Expanded Services & Facilities: Greater Austin YMCA 2030 Vision

Published On: September 6, 2023Categories: Blog

The Y is taking a look at its properties to see what might become more than simply a Y.

The Greater Austin YMCA owns nine properties throughout the city and suburbs, many of them in prime locations.

Yes, it’s an impressive portfolio. But is the Y maximizing its potential? And then there’s what might be missing: Should the Y be looking to expand, to fill in gaps in services or geography?

These are among the questions that the Y board and its chief executive, Kathy Kuras, have attempted to answer in creating a new strategic plan, 2030 Vision, which the local nonprofit is sharing with the community.

In the plan, the Y has outlined four strategic impact areas, some familiar, some fresh:

  • Elevate Quality of Life in Central Texas
  • Educate and Empower Young People
  • Expand Equitable Access for All
  • Energize a Sustainable Future

“During the pandemic, we had to innovate and adapt to provide new programs and services that the community needed,” Kuras said, referring to services such as child care for essential workers, food distribution, vaccine clinics and even hot showers during the 2021 ice storm that paralyzed the area. “They say structure follows strategy, so we’re examining every part of our operation to ensure our Ys are designed to meet the needs of today and positioned to meet the needs of tomorrow.”

Over the past 12 months, the Y has conducted a series of Community Voices Open Houses at its centers to get public input. In addition, the Y has enlisted Triangle2, a national consulting firm that specializes in serving YMCAs, along with local real estate firm The Drenner Group to assess the Y’s realestate holdingsandfigure outhow they might be positioned to best support the organization’s mission and the community’s needs.

In late 2022, the Y purchased a former child care facility on RM 620 in the Four Points area of West Austin and is redeveloping it into a new Y center. The Y is also evaluating several properties through the end of the year, including the TownLake Y and Camp Moody.

Kuras said the driving force is the Y’s attempt to keep pace with the explosive growth of Austin and the evolving community needs coming out of the pandemic.

“We want to make significant investments in our programs and services, and one mechanism for doing that is by maximizing the use of our current real estate, both in terms of land and buildings,” Kuras said. “It will help us figure out how and where to make deep investments in our existing buildings and in new opportunities. Austin is a world-class city, and our Y must be able to offer world-class experiences for everyone who walks through our doors.”

Along those lines, Y leaders might look at developing part of a Y property if they could reinvest proceeds into facility upgrades. They’re open to expanding into new neighborhoods, perhaps through ground-floor space in new developments, or utilizing empty downtown office space to run a child care center. The Y is also looking to address community needs beyond the organization’s current focus on fitness, child care, youth development, and senior programs.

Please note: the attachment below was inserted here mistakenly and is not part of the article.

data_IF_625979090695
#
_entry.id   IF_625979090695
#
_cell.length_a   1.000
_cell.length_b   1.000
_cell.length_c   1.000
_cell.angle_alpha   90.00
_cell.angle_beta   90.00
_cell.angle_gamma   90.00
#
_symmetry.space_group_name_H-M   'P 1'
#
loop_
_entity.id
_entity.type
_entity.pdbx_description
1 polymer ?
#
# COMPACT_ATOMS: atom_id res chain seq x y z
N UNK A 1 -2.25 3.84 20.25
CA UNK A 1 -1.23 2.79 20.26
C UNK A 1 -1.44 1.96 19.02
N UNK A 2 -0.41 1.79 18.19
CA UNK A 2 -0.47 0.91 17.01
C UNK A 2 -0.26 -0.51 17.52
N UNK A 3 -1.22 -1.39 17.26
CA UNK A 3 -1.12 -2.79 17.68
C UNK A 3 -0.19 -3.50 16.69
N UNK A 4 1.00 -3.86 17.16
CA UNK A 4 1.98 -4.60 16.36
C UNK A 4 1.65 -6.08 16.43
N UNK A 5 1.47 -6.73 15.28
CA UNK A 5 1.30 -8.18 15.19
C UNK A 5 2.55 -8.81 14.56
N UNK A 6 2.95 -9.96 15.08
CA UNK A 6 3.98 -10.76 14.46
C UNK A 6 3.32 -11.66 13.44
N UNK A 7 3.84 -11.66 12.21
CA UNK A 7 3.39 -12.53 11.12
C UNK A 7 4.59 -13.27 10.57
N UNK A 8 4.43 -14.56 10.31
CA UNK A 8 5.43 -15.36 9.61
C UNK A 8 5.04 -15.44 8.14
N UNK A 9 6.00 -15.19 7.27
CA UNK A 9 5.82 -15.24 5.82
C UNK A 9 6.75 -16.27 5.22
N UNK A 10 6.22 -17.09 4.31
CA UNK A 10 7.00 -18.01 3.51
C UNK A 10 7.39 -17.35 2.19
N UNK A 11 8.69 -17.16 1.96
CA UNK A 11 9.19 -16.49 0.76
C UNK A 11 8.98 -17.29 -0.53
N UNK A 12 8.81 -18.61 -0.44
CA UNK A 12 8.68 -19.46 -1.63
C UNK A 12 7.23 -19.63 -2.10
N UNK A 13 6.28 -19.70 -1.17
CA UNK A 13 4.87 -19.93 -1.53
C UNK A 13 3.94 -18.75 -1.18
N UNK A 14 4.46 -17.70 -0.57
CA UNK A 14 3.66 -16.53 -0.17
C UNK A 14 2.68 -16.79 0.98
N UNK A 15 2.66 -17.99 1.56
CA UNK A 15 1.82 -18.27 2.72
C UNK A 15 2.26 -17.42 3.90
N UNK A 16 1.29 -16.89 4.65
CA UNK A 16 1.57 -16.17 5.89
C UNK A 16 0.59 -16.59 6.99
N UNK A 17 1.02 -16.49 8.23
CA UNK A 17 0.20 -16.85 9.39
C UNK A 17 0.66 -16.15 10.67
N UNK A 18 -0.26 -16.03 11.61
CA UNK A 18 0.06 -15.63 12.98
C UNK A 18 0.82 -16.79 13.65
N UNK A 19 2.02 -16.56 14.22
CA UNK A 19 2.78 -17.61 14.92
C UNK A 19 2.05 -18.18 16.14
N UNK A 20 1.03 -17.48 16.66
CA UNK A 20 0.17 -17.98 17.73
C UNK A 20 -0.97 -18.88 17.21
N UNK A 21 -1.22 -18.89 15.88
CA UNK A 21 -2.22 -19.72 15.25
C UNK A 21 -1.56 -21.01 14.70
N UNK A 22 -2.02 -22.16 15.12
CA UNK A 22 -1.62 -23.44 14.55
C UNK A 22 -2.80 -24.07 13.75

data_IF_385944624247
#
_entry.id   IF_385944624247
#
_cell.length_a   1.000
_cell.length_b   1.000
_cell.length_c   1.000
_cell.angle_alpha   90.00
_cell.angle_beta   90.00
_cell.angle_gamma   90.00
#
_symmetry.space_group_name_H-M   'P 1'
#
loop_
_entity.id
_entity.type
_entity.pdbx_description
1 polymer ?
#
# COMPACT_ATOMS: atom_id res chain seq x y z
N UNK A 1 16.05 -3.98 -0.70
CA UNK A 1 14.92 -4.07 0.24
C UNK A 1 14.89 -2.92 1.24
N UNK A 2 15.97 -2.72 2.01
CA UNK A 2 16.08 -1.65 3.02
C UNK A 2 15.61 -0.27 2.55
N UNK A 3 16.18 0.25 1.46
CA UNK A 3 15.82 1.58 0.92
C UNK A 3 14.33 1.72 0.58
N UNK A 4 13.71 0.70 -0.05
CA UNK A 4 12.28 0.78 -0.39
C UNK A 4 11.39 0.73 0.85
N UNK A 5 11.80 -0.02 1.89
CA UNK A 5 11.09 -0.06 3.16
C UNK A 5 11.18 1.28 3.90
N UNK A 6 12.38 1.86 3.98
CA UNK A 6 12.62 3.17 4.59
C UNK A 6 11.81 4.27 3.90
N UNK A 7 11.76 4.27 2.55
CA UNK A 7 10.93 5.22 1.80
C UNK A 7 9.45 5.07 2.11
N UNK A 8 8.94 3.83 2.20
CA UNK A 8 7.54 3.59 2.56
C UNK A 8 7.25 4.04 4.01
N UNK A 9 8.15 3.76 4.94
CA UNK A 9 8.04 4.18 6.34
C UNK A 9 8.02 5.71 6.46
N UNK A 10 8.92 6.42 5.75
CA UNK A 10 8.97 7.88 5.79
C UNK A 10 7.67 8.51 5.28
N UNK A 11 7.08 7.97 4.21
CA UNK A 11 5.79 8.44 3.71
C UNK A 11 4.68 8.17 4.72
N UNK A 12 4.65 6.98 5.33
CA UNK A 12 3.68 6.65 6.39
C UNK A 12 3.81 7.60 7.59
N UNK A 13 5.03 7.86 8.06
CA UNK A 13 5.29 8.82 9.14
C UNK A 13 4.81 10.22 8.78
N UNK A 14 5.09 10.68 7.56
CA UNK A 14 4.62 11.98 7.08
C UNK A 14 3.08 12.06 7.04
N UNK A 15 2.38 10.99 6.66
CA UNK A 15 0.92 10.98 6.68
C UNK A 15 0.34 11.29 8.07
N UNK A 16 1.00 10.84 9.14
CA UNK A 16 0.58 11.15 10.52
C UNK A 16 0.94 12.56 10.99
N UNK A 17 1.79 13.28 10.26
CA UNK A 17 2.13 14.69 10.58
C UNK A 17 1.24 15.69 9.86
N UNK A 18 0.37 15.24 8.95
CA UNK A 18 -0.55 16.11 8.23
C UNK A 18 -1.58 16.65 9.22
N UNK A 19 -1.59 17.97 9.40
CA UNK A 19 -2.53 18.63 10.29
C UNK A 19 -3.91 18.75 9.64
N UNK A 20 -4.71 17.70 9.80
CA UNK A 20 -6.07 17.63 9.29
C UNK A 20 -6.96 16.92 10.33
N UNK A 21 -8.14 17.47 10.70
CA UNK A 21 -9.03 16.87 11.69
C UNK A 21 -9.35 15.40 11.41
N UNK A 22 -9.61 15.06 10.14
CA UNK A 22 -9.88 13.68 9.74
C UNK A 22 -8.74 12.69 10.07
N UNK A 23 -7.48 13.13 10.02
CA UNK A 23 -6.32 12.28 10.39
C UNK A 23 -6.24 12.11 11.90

“Our city leaders are focused on equity, affordability and sustainability, and so is the Y,” said Dave Anderson, a senior vice president at Drenner Group. “There are a variety of partnerships that the Y may explore with development partners to achieve those goals – whether that’s with a real estate developer, a municipality, school district or another agency.”

One possibility, given the city’s housing shortage, would be to add affordable housing at one of the nonprofit’s properties, such as the TownLake Y, located at Lamar and Cesar Chavez, provided that neighbors and the broader community support the concept.

“We’re a volunteer-led community-based organization, so we will work in an open, transparent manner to get input from all stakeholders prior to making any decisions,” Kuras said. “Whether we pursue redevelopment, renovations, investments, or partnerships, we see amazing potential to deliver greater value to all members of our community.”

Several metropolitan YMCAs across the U.S. and Canada have been following a similar course of re-evaluating property holdings in recent years. YMCAs in Tampa, Nashville, Denver and Boise are all in the process of redeveloping or repurposing facilities to include housing, child care, retail and other community services.

Kuras joined the Austin Y in February, 2021, from the YMCA of Greater Boston, where she served as Chief Operations Officer. She said the re-evaluation is a natural result of challenges brought on during the pandemic and in its aftermath.

“We learned a lot during the pandemic about new challenges facing our community,” Kuras said. “Affordable child care is one area where we can make an immediate impact if we can expand our capacity. So we started to think in terms of how might we make the most of the resources we already have? How do we maintain or reconfigure the buildings we have? Are we doing what needs to be done for our members and the services that we need to provide?”

Going forward, the Y board has decided to take a more holistic approach toward looking at all its remaining properties — the capital projects that might be necessary at each one, and any development partnerships that might be pursued to pull them off.

“The guidance of T2 and The Drenner Group have been invaluable,” Kuras said. “Given the magnitude of what we have, it’s really our fiduciary responsibility to understand how we maximize value not just in financial terms but in human terms as well.”

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